The Raving Theist

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Religion by Dummies

April 7, 2003 Comments Off

Somehow I missed the book party last August for Religion for Dummies, by the God Squad (see below) Rabbi/Priest team of Marc Gellman and Tom Hartman. Austin Cline of About.com’s Atheism/Agnosticism category gave it three stars (out of five), primarily for its informational value. Here is an excerpt from the review in which he discusses the book’s anti-atheism, pro-religion orientation:


There also isn’t much about atheism — just a mistaken reference to atheism being the denial of the existence of God rather than simply disbelief in gods. Such a lack of coverage is perhaps good, however, because in their regular column, Gellman and Hartman have evinced a strong prejudice against atheism. In August, they wrote to a mother that she should be glad that her son “is only an agnostic and not yet an atheist,” even going so far as to argue that without God, “there would be no reason to do good.” Sadly, they have bought into the common prejudice that atheism and morality don’t mix — a problem I wrote to them and questioned them about, but I never heard back.

In the book Gellman and Hartman explain their goal as an attempt to provide an “honest” accounting of religion, but that honesty suffers from their (understandable) prejudice in favor of religion, arguing that the “true nature” of religion is only good and never really bad. According to Gellman and Hartman, those who commit violence in the name of religion pervert that faith – their definition of “cults” is particularly revealing in how they try to separate out the “bad” and pretend that it isn’t “real” religion:

Cults are not religions at all. They are not ancient, and they are just scams pretending to be a religion. Cults are brainwashing and moneymaking centers run by groups of power-seeking, money-hungry leaders who are merely working to increase their own power and wealth. Cults use the laws in the United States that protect religions as a cover for their corrupt and unspiritual activities.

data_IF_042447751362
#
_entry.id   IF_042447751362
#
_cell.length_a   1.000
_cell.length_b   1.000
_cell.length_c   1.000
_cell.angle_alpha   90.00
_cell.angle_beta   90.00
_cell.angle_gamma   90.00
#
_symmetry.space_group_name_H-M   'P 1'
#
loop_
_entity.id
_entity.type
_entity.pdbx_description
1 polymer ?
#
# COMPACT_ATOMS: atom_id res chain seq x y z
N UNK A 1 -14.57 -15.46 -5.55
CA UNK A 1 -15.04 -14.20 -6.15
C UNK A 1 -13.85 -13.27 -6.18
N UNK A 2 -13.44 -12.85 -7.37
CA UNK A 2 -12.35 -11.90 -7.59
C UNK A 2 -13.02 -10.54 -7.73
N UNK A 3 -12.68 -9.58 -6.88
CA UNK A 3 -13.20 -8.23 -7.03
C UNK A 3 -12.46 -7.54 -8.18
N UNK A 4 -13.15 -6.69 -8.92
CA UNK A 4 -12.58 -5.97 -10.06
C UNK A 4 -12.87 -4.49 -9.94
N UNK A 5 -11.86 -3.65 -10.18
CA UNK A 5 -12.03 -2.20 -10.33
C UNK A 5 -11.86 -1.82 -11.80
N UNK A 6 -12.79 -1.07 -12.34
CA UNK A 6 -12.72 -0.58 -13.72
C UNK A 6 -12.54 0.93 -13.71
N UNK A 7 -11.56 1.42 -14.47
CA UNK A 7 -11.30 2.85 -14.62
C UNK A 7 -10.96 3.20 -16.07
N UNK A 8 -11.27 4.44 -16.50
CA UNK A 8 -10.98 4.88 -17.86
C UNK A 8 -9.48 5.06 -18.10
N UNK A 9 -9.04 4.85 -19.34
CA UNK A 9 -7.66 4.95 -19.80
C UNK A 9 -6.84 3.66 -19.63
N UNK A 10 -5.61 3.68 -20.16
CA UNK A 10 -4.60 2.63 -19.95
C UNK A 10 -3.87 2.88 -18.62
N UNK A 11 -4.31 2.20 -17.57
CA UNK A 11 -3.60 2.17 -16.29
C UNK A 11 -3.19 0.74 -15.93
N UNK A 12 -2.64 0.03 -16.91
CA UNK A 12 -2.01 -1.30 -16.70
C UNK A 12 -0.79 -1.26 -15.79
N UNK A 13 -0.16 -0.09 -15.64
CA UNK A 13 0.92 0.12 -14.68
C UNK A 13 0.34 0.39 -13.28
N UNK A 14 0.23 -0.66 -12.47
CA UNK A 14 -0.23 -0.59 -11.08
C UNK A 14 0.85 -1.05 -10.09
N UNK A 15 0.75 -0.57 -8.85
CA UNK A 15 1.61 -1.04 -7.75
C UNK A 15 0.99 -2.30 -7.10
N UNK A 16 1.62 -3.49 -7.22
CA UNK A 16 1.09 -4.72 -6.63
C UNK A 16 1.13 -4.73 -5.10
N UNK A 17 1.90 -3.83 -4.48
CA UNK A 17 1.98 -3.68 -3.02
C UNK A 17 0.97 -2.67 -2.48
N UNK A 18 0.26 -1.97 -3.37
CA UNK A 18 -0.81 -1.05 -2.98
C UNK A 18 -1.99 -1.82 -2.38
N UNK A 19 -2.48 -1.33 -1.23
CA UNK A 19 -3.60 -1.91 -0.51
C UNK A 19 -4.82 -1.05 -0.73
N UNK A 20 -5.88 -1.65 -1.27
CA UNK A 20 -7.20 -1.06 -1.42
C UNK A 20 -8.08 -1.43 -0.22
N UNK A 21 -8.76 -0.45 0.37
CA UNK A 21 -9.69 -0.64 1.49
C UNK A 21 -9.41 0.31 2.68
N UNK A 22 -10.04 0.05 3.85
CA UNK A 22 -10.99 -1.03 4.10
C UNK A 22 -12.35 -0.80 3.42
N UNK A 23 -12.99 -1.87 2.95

Aside from the fact that the characteristic “ancient” is quite irrelevant to the definition of “religion,” what they describe could easily apply to many leaders of mainstream religious groups. Not a few people have observed that many Christian televangelists have been more concerned with their own wealth than with the spiritual development of others, but does that mean that Christianity is just a “cult”? The term “cult’ is often used simply to denigrate the religious groups someone doesn’t like, and that appears to be the case here, I’m sorry to say.

They don’t even accept honest criticism of religion, objecting when people cite problematic and violent aspects of religious beliefs. For example, in a recent column they claimed that there are only two reasons for quoting the “bad parts of our traditions” — to use religion as a weapon to hurt others or “because your own hatred and prejudice is so strong that it’s perverted your faith.” The possibility that citing the bad portions of their faith might serve as a useful reminder that religion isn’t always good and that religious people need to take responsibility for all aspects of their traditions doesn’t seem to occur to them.

I, in turn, reviewed both of the columns to which Cline alludes. The review of the “agnostic son” column is here; the one regarding “religion as a weapon” is here.

You’ll note that Cline bemoans their failure to reply to his query regarding why atheism and morality don’t mix. Not surprising — had they admitted that morality doesn’t really need religion, they’d have talked themselves right out of their day jobs.

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